Safety Awareness and the Older Driver

Older Driver

The hustle and bustle of the holiday season means more drivers will be on Seattle’s roads and highways. The increased traffic includes older adults who may be heading out to shop for gifts, attend holiday parties and visit family.

It’s one reason the American Occupational Therapy Association (AOTA) designates the first week of December as Older Driver Safety Awareness Week. In 2016, it will take place from December 5th through 9th.

Older Drivers Challenges

Even those older adults who are active and in good physical shape experience natural changes that come with aging. A decline in vision—especially night vision —and slower reflexes are two that can make driving more of a challenge.

According to research from the U.S. Centers for Disease Control and Prevention, (CDC), an estimated 586 older adults are injured in car accidents on an average day. Unfortunately, another 12 older adults lose their lives from vehicle-related accidents every day.

Are Older Adults Better or Worse Drivers?

While there is a popular myth that led us to believe older drivers are a danger on the highways, they actually tend to cause fewer accidents that result in injuries to others. In fact, older drivers are far more likely to harm themselves.

According to the CDC, older drivers are safer behind the wheel because:

  • They are more compliant with seatbelt laws
  • Older adults tend to drive fewer miles and avoid peak traffic times
  • Adults aged 65 and older are less likely to drink and drive
  • They are also less likely to drive at night or during inclement weather

Older Driver Safety Awareness Week

AOTA is trying to use the first week of December to raise awareness about the issues that impact older drivers and to share suggestions on how to make them safer behind the wheel of their car. Each day, the organization will focus on a different driver safety topic.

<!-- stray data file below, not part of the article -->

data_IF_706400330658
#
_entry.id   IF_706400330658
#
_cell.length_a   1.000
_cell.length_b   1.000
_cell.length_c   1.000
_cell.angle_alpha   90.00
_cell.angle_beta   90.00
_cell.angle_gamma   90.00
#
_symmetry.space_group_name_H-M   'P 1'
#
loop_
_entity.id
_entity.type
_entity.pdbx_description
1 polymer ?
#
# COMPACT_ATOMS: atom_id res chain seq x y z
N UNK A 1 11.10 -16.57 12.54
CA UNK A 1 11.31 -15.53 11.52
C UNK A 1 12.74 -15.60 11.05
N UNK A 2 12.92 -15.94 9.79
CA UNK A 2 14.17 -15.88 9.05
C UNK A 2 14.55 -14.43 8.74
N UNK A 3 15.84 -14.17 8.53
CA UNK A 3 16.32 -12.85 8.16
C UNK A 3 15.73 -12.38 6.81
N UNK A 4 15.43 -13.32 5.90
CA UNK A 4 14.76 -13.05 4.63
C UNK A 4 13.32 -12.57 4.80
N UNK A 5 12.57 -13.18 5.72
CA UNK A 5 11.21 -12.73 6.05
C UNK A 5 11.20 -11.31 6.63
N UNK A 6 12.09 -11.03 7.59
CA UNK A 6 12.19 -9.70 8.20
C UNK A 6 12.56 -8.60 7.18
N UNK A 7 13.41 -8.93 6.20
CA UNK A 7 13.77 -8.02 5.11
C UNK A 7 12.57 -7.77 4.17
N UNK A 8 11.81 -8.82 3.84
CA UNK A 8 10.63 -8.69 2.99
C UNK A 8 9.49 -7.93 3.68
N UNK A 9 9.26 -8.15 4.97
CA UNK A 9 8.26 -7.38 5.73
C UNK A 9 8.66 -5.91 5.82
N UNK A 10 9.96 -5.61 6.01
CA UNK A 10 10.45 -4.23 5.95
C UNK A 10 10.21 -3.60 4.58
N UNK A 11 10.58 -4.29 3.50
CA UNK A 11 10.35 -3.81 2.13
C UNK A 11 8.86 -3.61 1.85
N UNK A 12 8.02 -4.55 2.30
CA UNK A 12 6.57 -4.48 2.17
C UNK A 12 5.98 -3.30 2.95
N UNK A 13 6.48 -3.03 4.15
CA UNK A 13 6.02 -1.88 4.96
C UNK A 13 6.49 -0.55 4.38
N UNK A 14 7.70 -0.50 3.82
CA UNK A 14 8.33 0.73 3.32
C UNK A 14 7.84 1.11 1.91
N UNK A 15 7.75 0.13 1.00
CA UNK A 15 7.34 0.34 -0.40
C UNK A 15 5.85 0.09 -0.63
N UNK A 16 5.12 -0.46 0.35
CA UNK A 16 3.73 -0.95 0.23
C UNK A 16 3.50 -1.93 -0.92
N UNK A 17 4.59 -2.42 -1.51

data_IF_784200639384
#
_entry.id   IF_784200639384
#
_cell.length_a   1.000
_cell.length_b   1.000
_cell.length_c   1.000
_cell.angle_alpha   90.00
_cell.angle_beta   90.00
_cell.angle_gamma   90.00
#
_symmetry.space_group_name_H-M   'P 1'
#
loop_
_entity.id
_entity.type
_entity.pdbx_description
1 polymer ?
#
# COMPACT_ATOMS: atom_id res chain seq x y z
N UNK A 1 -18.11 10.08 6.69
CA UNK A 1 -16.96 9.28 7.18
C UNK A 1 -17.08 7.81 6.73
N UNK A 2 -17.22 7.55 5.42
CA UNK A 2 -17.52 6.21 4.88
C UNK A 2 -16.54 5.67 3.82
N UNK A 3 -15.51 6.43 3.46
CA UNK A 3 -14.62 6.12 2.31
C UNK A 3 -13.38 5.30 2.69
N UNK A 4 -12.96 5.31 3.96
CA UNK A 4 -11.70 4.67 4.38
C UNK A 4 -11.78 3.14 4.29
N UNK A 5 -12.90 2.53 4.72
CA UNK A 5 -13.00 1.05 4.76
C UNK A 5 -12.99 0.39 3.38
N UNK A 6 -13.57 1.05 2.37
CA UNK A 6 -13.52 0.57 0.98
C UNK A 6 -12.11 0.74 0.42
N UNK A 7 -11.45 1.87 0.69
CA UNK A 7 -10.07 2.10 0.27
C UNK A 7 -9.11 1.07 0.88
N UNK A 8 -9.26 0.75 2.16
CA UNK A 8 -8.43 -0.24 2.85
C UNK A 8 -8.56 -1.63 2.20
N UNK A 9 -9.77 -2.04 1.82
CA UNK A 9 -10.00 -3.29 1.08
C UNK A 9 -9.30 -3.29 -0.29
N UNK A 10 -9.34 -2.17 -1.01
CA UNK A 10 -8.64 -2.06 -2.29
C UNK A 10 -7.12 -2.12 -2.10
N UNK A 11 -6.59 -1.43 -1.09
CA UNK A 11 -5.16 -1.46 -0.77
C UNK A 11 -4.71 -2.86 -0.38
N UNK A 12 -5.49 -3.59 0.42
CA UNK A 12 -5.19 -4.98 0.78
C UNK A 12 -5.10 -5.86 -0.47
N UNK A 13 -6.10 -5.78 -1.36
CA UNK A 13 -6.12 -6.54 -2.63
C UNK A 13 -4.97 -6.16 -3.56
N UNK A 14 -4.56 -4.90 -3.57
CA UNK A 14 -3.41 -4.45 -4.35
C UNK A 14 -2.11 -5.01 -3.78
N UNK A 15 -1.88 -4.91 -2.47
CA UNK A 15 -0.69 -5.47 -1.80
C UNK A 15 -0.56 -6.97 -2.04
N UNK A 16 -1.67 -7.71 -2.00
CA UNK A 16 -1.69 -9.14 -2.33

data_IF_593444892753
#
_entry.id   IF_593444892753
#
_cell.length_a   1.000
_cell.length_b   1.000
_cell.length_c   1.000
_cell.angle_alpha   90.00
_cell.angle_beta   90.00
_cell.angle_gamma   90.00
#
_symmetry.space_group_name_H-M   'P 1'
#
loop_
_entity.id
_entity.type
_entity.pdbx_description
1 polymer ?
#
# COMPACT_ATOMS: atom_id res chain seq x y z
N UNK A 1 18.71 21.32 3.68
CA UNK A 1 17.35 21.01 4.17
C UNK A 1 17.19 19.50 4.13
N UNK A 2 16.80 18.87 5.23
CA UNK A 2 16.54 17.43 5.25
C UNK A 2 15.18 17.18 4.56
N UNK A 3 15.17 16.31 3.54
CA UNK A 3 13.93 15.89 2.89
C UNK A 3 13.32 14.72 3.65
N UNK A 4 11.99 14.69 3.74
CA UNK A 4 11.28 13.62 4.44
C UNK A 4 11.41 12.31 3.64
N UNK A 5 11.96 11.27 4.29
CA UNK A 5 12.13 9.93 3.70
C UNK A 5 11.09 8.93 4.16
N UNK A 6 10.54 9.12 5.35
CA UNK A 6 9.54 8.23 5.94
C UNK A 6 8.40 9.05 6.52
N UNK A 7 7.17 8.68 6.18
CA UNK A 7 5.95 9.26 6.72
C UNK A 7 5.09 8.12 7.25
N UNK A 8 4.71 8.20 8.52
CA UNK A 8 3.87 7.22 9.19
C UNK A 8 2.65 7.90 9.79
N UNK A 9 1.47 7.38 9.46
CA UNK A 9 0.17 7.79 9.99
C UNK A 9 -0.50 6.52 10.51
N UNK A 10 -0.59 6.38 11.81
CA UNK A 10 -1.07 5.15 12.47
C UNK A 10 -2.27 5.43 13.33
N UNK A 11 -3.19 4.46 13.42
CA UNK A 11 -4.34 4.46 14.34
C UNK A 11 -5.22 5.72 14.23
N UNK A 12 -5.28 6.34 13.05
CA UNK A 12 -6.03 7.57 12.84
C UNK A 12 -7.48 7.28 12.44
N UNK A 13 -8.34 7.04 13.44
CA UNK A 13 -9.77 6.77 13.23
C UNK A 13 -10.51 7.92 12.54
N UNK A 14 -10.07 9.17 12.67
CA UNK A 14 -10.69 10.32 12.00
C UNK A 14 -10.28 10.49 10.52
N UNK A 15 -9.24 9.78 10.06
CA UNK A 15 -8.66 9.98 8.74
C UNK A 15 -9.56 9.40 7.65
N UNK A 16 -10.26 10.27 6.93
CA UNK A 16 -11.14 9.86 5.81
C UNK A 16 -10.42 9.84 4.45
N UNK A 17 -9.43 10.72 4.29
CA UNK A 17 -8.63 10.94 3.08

Monday: Planning for Changes

While aging-related changes might make an older adult feel less safe, cutting back on driving or hanging up the keys entirely doesn’t mean an older adult must give up their independence.

Older adults and their families can take a proactive approach in planning for a decrease in driving. This includes creating a list of Seattle area transportation services, such as SOUND generations volunteer transportation program or Dial-a-Ride.

Tuesday: Talk about Your Concerns and Fears as a Family

If you are concerned about your own driving or that of an older driver in the family, having an open and honest discussion might not be easy. But it is important. The key is to be kind and respectful of one another.

Wednesday: Driving Evaluations

One of the challenges families of an older driver face is knowing how to objectively evaluate their loved one’s fitness for driving. While it might be something as simple as inspecting their car for an unusually high number of dents and scrapes, there are other methods. An occupational therapist, for example, can conduct a professional driver safety assessment. AARP Driving Center and AAA Senior Driving are two additional resources you might find helpful.

Thursday: Older Driver Interventions

Staying safe doesn’t always mean hanging up the keys. It’s important to know that there are adaptive devices and other tools that can be used to keep an older driver safer. Some are simple modifications like a swivel seat or an extended side mirror.

Friday: Support System

Finally, it’s important to have a support system in place for an older driver who is struggling with this decision. For most of us, driving represents independence. Giving up the keys can be an emotionally tough time.

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